5 Star Stories: Shelby Farms Greenline viewed as the great equalizer
MEMPHIS, Tenn. (WMC) - The Shelby Farms Greenline stretches from the heart of Binghampton to the heart of Cordova, connecting people from all walks of life with our community’s open spaces.
It’s one of the amenities residents and visitors love about the Mid-South and some call the Greenline the great equalizer.
The Shelby Farms Greenline serves as a welcome mat for ALL who traverse its trails -- 365 days a year.
“A slight moment of peace, respite and just to be connected with nature,” said Greenline bicyclist Cash Williams.
Williams describes the Greenline is a good excuse to move.
“A body in motion stays in motion. You know, I’m approaching 50.”
The Greenline is part of a 300-mile network of connectivity that makes up the Mid-South Regional Greenprint.
The paved path hugs wetlands, runs through forests and crosses bridges.
“The Greenline is one of the most popular trails, not only in Memphis, but in the state of Tennessee,” explained Memphian Rebecca Dailey, Shelby Farms Park Conservancy Communications and Creative Specialist.
Dailey says CSX railroad once transported coal along the trail, but the line went out of service in 2002 leaving the railway overgrown. That's when a group of planners put dreams in motion and created a cause to evolve the park's master plan into a city/county Rails-to-Trails partnership.
"Memphis was the 18th largest city in the country, and had only about one mile of on-street bike lanes," explained City Bikeway and Pedestrian Program Manager Nicholas Oyler.
He worked in city planning overseas in Germany and then in Texas. Oyler came back home to Memphis in 2015 with a purpose.
“Making Memphis more walkable, bikable is really about improving the quality of life and standard of living for our citizens. Owning a car is a huge financial burden for many people,” he said.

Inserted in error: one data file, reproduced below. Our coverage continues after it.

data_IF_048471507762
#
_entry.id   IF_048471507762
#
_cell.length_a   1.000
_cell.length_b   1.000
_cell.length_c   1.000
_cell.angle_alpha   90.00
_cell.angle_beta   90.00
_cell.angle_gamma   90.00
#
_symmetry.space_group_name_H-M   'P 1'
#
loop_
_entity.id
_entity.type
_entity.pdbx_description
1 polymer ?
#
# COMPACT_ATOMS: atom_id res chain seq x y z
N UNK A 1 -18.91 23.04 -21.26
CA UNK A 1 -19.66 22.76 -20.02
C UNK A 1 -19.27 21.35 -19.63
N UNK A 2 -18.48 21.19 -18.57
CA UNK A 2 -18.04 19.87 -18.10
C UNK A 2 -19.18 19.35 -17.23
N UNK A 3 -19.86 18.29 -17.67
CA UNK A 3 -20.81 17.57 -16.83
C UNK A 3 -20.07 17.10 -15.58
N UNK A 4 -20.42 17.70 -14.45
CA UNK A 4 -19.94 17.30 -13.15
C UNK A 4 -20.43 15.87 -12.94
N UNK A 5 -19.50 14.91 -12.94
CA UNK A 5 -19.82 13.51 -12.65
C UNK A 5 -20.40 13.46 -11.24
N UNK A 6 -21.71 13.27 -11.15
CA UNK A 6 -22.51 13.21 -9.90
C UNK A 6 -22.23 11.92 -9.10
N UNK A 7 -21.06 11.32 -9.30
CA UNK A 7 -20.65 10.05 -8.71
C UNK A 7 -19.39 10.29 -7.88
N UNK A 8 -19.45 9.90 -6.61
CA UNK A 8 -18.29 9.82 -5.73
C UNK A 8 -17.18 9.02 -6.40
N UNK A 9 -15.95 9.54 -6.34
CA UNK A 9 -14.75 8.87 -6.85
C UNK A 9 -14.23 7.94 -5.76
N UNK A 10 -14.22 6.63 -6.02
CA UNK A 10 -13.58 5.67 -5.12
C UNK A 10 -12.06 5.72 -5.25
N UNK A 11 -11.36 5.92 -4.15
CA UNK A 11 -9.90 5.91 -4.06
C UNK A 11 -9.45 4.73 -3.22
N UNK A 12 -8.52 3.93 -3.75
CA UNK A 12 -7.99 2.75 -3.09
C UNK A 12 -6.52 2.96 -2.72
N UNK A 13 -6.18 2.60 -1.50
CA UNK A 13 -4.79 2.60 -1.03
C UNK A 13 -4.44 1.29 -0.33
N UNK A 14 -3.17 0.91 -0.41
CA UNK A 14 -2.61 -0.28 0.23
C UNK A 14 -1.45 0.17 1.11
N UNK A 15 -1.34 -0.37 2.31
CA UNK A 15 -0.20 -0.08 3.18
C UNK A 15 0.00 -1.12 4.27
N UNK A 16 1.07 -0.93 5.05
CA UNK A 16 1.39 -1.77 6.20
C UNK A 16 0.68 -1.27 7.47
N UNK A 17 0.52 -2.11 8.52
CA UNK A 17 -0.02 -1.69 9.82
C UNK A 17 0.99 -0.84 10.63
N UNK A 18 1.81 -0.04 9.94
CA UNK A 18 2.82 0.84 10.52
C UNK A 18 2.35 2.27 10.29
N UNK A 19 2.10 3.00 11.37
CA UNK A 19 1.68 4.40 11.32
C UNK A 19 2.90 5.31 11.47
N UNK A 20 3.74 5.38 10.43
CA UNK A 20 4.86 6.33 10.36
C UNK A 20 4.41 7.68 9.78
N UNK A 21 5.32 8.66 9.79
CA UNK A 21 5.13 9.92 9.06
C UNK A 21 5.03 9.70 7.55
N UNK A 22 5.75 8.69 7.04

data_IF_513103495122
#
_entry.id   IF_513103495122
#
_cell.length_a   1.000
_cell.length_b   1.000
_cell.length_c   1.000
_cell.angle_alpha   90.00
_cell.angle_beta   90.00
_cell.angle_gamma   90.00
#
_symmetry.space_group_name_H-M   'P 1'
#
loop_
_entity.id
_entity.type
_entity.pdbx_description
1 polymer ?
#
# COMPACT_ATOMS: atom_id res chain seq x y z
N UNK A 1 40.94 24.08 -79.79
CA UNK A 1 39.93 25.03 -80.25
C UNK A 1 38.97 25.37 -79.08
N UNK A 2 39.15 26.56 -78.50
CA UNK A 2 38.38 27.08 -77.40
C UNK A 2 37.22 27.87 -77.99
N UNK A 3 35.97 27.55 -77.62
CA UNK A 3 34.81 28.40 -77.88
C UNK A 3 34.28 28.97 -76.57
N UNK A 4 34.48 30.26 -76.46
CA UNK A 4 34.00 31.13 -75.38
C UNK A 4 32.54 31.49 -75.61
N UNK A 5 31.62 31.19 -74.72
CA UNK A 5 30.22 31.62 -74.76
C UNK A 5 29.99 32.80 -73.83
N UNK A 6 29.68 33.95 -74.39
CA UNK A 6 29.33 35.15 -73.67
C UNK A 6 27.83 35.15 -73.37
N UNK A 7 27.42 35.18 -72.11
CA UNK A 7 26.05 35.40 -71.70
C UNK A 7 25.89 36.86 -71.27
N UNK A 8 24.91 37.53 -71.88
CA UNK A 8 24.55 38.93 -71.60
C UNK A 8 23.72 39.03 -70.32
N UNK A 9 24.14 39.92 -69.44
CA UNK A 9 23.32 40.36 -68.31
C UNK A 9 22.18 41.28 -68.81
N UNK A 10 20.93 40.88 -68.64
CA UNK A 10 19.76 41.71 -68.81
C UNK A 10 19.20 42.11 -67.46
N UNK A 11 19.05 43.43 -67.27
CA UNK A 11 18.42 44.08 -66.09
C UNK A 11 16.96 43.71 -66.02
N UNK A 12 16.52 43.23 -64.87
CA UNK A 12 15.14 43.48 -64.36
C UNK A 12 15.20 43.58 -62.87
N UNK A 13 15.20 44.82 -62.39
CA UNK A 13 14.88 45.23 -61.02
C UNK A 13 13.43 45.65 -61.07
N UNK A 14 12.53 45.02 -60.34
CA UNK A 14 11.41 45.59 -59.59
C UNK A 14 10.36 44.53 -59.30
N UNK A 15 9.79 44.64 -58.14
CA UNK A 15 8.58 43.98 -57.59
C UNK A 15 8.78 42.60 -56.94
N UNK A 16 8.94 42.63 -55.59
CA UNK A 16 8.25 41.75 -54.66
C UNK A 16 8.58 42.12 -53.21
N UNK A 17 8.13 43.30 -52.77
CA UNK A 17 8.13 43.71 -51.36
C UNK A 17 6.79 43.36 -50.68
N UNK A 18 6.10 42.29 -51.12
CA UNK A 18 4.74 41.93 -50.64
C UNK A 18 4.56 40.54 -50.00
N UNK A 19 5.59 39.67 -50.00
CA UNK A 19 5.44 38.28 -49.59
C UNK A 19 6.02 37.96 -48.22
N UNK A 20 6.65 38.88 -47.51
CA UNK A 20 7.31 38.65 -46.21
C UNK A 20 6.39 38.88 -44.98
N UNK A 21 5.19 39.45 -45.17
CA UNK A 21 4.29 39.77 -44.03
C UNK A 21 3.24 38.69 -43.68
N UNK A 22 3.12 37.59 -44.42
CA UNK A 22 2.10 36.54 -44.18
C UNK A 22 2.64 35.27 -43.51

The 10.65-mile walking, jogging and cycling path has garnered landscaping awards for its trails that connect nature to neighborhoods.
There are so many special moments like a new trend similar to when visitors to the Seine River in Paris used to hang locks of love. Everyone has a "hello" for you when they pass and the shade from trees is clutch.
"The Greenline is really an oasis in Memphis. It's beautiful. Taking an abandoned railway and transforming it into this asset. A beautiful tree line, the canopy overhead, creating sorely needed shade during Memphis summers," said Oyler.
More than 80% of the Greenline’s funding comes from donations and money the conservancy makes on-site, like bike rentals. There’s the honey sold in the gift shop from the bee hive behind the park’s farm house.
The Greenline expanded in phases over the years and now stretches from Tillman Street in Midtown East to B Street in Cordova.
“The Greenline is actually the catalyst for the cycling and pedestrian movement here in Memphis,” said Dailey.
After 2010, various entities launched bike lanes around the Greenline, resulting in a continuous trail. The Greenline passes through 16 access points at major and minor roads.
"You can hop on the trail in Cordova, ride past Shelby Farms Park, hit the Hampline in Midtown ride through Overton Park, get on a series of connected bike lanes and then right over big river crossing into Arkansas it's one of the most innovative cycling plans in the country," Dailey said.
Oyler says Memphis was part of a national study that found bike lanes make streets better for walking, and increase business and jobs along their corridors. "Any time that we build new bicycle/pedestrian infrastructure, it creates new access for people that wasn't there before, particularly in a lot of disadvantaged neighborhoods of Memphis," he explained.
The conservancy says the Greenline has raised local property values by $67 million and more, becoming an incredibly important commuter trail.
Dailey says traffic on the trail has increased 70% since January, with 375,300 visitors so far in 2020-- 62% cyclists, the rest on foot.
"For me, it's an escape just to get away from all of the things that are going on in the world. Mainly the pandemic that's happening," said Williams.
Hopefully, that will soon be in our rear view, as the long distance spin on the Greenline’s road map provides a breather for all Mid-Southerners.
“The beautiful thing about trails like Shelby Farms Greenline and public spaces like Shelby Farms Park is that they’re equalizers. They equally belong to the community and everyone is welcome,” said Dailey.
The Greenline celebrates its 10th anniversary this year. They’re planning creative ways to celebrate during the pandemic.
Meanwhile, here is a look at the city’s future ideas for area trails and bike lanes.
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